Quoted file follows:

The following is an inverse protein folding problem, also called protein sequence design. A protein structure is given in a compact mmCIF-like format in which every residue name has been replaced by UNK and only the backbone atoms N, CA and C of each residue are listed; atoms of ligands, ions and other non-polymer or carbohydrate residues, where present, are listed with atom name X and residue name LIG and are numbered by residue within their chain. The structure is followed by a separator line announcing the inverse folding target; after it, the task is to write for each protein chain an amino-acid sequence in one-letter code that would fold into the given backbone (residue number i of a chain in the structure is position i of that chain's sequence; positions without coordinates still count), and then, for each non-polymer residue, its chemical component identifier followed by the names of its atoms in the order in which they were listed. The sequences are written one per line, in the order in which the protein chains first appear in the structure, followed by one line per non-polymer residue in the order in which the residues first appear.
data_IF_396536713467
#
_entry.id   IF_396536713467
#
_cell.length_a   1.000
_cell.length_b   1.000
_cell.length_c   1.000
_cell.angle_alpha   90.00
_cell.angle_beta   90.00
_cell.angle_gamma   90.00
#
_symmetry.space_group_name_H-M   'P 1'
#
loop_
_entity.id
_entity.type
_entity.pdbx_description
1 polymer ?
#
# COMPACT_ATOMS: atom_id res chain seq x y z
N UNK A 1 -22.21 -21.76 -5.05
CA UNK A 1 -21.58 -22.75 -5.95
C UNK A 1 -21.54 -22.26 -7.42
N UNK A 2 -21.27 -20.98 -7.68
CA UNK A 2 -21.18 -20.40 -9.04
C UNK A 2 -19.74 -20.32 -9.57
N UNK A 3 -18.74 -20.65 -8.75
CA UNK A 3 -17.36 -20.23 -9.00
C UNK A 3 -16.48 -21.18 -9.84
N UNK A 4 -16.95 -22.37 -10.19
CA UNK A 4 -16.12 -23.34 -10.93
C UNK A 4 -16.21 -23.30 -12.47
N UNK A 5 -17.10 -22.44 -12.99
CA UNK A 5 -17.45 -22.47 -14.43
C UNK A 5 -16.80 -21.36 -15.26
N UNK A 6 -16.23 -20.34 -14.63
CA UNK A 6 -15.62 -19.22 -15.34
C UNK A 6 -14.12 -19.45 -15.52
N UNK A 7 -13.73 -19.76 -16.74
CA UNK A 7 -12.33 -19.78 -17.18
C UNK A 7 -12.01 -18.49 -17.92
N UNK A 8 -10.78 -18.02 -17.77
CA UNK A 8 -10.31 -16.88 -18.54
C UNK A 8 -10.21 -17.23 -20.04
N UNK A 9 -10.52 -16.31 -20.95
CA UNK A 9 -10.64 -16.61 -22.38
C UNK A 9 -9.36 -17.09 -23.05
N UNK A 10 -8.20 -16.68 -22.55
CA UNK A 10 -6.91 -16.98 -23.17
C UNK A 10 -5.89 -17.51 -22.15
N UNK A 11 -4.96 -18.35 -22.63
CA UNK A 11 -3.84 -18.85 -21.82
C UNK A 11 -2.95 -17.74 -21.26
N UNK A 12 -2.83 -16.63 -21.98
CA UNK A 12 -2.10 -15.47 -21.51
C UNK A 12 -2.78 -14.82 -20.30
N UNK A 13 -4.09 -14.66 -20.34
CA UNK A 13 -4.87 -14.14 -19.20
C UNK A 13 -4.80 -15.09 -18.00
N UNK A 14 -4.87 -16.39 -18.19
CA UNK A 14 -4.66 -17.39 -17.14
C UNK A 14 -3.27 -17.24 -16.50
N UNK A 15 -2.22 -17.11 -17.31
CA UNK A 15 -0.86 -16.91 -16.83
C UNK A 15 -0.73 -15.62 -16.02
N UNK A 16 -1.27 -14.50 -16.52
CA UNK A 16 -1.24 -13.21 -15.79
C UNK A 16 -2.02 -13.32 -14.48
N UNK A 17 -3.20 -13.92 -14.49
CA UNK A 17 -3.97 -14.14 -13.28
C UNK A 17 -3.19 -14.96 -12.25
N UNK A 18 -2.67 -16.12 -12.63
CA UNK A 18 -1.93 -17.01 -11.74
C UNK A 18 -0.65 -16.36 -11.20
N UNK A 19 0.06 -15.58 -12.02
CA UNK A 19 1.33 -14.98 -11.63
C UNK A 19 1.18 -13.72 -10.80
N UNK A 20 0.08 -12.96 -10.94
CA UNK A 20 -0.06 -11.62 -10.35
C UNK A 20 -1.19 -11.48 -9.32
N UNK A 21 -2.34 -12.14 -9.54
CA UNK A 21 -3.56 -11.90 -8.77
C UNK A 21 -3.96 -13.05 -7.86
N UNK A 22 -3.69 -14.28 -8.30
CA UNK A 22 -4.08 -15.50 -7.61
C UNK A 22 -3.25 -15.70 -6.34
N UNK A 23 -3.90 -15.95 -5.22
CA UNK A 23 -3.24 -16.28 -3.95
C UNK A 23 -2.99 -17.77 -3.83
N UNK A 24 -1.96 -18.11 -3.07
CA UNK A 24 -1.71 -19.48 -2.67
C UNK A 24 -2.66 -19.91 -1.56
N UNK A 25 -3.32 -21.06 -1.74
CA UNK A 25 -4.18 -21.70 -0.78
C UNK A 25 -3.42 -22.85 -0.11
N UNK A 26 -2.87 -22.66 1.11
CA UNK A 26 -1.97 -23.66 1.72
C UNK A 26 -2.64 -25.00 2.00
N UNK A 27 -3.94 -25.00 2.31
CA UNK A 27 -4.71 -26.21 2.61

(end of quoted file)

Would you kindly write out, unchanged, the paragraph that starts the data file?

The following is an inverse protein folding problem, also called protein sequence design. A protein structure is given in a compact mmCIF-like format in which every residue name has been replaced by UNK and only the backbone atoms N, CA and C of each residue are listed; atoms of ligands, ions and other non-polymer or carbohydrate residues, where present, are listed with atom name X and residue name LIG and are numbered by residue within their chain. The structure is followed by a separator line announcing the inverse folding target; after it, the task is to write for each protein chain an amino-acid sequence in one-letter code that would fold into the given backbone (residue number i of a chain in the structure is position i of that chain's sequence; positions without coordinates still count), and then, for each non-polymer residue, its chemical component identifier followed by the names of its atoms in the order in which they were listed. The sequences are written one per line, in the order in which the protein chains first appear in the structure, followed by one line per non-polymer residue in the order in which the residues first appear.